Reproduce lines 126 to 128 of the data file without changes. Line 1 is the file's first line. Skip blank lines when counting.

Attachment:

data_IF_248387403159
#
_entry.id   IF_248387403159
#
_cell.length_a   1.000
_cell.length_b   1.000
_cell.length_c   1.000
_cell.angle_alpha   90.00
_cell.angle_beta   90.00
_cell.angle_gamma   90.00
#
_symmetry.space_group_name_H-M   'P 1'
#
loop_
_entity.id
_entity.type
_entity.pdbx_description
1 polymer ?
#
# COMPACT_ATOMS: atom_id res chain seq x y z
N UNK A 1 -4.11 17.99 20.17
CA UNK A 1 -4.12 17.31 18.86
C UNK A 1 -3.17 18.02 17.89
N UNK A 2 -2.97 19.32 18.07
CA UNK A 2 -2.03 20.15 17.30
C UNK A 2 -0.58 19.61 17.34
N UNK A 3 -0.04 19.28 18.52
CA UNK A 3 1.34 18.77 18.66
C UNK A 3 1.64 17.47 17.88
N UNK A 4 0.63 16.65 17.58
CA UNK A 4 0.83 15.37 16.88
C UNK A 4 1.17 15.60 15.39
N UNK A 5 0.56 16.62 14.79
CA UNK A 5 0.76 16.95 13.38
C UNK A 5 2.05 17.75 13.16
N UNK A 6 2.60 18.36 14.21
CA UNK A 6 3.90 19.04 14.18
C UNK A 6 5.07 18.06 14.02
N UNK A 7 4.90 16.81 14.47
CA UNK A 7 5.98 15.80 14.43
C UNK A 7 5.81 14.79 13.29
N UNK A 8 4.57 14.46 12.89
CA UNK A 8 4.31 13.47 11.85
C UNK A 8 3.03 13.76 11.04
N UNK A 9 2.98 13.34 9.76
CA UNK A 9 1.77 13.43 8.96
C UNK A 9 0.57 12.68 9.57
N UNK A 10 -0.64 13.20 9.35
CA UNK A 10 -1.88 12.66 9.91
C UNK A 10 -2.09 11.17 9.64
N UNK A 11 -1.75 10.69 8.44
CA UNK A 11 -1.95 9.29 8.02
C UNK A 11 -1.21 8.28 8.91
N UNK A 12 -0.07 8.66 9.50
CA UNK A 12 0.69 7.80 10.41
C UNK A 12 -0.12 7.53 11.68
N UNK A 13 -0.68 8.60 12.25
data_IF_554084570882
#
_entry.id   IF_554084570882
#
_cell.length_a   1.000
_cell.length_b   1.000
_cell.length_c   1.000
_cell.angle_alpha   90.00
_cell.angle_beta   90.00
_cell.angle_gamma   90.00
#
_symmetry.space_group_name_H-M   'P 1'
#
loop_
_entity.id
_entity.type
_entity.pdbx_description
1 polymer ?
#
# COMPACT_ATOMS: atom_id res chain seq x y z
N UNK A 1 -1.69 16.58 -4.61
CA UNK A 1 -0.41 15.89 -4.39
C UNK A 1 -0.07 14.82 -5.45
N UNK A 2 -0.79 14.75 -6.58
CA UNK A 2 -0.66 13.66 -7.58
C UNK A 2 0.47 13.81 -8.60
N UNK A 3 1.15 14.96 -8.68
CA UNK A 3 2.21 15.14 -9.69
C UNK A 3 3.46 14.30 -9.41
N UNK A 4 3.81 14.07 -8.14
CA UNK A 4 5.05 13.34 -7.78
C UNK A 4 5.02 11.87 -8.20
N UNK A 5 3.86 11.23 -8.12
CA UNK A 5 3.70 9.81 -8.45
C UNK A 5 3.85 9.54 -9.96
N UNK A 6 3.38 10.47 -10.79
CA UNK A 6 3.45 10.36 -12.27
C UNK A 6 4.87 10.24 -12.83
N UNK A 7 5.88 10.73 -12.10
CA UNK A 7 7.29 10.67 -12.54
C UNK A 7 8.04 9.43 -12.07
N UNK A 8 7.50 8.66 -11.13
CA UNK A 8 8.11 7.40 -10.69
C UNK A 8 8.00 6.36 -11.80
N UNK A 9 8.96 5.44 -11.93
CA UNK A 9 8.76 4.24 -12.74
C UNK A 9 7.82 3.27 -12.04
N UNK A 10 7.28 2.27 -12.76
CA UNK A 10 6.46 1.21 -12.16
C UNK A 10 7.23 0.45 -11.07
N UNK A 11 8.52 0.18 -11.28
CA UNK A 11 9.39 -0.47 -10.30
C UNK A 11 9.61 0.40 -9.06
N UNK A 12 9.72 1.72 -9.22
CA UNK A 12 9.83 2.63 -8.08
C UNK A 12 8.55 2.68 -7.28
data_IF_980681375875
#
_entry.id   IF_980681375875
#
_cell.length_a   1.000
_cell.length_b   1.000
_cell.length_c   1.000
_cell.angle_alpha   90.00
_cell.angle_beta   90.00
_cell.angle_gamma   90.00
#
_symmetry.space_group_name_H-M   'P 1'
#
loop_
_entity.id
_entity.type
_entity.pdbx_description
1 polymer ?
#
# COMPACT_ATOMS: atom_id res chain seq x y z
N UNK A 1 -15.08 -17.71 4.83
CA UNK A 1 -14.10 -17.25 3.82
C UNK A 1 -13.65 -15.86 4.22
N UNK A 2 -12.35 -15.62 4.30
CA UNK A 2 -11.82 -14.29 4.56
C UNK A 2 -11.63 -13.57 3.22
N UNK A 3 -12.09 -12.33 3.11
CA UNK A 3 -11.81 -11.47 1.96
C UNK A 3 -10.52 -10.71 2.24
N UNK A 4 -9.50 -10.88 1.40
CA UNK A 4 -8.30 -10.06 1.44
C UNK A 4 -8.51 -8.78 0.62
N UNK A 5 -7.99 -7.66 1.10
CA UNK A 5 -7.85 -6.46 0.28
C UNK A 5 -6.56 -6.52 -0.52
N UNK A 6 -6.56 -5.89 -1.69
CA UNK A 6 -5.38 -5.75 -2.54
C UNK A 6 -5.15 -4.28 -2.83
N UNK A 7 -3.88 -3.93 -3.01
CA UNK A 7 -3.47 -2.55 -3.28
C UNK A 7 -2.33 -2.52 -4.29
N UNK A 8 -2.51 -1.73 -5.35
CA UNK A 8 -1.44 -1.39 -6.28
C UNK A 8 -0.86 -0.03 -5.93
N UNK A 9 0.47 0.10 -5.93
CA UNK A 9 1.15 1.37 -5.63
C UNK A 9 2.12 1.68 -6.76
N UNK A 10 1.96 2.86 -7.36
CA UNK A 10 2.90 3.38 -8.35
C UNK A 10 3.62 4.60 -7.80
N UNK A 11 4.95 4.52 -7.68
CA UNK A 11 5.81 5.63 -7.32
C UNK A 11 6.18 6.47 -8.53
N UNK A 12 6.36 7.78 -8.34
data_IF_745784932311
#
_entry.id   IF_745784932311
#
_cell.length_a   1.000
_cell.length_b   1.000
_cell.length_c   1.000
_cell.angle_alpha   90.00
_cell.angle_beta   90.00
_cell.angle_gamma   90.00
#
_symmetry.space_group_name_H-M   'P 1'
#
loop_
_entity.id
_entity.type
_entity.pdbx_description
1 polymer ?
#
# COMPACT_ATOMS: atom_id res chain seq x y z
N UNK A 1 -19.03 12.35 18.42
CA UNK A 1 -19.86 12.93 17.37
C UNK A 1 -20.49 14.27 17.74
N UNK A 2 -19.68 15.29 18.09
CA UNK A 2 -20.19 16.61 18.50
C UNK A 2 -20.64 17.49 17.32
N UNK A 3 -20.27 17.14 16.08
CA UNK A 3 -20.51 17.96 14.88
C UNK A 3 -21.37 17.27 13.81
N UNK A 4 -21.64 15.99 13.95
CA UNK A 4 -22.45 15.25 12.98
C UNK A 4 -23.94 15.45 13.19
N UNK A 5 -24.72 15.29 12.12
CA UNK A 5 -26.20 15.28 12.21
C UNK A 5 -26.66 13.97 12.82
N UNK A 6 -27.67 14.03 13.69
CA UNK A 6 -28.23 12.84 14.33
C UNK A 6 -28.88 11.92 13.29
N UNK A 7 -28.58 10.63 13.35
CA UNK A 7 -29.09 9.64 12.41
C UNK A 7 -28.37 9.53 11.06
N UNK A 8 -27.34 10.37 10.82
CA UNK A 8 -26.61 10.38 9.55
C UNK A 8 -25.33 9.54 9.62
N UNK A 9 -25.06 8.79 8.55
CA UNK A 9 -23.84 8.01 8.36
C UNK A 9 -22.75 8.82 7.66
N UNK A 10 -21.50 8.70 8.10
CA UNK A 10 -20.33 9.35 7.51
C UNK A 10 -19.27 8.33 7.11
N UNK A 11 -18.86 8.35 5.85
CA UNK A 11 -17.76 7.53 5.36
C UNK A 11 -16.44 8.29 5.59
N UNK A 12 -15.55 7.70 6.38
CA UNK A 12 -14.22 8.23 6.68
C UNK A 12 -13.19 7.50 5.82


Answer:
#
loop_
_entity.id